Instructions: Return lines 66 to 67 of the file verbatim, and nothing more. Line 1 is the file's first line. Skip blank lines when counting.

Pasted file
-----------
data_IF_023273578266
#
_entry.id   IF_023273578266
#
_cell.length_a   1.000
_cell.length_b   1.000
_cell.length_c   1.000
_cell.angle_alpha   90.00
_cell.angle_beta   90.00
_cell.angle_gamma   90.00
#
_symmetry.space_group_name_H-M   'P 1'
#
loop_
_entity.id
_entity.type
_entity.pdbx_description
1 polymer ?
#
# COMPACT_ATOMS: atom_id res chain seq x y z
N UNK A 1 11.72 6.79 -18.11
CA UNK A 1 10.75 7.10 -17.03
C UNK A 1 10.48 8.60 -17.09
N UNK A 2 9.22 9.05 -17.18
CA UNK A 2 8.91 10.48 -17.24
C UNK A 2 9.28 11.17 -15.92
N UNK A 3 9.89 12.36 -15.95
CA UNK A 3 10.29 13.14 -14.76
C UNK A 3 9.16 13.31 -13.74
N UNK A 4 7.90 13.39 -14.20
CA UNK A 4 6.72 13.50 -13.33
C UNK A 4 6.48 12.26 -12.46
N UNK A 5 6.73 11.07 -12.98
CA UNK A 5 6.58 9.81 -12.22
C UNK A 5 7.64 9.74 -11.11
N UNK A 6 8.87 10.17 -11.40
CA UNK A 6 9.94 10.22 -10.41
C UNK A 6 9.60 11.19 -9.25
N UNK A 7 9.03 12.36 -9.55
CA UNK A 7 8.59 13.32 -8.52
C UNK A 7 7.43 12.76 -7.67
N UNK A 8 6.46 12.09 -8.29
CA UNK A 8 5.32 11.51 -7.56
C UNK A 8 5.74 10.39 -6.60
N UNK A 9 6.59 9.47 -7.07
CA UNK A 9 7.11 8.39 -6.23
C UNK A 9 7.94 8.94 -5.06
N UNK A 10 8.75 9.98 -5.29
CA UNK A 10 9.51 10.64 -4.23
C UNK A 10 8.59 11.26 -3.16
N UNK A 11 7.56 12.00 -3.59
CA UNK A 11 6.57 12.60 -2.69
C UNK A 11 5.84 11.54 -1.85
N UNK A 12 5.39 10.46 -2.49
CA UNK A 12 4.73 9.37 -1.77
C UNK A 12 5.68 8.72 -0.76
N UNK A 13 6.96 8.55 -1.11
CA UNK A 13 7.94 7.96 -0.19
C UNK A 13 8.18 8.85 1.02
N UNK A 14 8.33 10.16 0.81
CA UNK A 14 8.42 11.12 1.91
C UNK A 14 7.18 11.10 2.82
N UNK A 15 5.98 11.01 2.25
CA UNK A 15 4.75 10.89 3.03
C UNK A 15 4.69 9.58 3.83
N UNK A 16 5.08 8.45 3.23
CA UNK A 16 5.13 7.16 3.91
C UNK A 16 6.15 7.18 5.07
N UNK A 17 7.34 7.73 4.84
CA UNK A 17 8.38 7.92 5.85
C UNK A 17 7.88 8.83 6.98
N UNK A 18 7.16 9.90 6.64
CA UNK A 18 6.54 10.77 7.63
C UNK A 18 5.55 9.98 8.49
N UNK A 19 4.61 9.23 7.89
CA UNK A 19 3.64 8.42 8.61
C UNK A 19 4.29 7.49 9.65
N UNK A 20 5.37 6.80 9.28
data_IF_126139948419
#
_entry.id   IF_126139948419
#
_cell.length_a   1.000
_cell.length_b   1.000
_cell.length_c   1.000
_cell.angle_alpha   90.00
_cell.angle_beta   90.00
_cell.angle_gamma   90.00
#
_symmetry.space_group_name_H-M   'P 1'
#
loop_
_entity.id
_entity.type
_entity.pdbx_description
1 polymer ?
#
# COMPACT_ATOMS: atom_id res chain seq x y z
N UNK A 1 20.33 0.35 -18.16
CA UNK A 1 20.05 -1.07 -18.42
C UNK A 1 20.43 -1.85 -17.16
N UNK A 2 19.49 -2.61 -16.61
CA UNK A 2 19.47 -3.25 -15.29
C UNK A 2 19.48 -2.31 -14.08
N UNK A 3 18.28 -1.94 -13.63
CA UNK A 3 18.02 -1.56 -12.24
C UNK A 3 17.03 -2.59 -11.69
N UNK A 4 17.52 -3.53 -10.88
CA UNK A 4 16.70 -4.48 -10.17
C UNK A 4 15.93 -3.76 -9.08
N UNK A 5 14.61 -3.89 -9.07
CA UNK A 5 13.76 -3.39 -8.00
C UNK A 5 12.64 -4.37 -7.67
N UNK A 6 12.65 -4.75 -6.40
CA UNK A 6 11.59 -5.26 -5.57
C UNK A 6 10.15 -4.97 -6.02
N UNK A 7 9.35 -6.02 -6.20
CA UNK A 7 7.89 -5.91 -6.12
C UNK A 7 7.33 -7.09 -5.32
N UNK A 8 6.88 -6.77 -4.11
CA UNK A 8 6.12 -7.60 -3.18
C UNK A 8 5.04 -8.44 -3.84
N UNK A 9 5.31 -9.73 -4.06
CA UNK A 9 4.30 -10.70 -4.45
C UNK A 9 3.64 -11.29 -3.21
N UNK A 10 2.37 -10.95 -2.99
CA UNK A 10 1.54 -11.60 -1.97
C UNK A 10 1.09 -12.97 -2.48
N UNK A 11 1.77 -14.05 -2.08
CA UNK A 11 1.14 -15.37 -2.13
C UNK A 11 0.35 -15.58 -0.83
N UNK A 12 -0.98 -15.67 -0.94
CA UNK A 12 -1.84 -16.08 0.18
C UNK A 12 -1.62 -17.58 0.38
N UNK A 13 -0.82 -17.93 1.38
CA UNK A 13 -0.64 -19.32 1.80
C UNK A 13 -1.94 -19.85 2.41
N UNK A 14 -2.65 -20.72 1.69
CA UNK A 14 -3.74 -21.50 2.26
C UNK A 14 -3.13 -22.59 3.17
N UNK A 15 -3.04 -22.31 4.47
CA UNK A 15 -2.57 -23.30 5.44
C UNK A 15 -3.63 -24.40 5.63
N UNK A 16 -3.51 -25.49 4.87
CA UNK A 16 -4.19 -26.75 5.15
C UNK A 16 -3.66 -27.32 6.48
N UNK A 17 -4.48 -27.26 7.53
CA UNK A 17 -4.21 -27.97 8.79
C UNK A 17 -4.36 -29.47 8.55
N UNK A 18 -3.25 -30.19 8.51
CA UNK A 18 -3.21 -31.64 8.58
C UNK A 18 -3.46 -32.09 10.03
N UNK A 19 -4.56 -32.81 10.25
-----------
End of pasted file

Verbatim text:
N UNK A 16 5.08 8.45 3.23
CA UNK A 16 5.13 7.16 3.91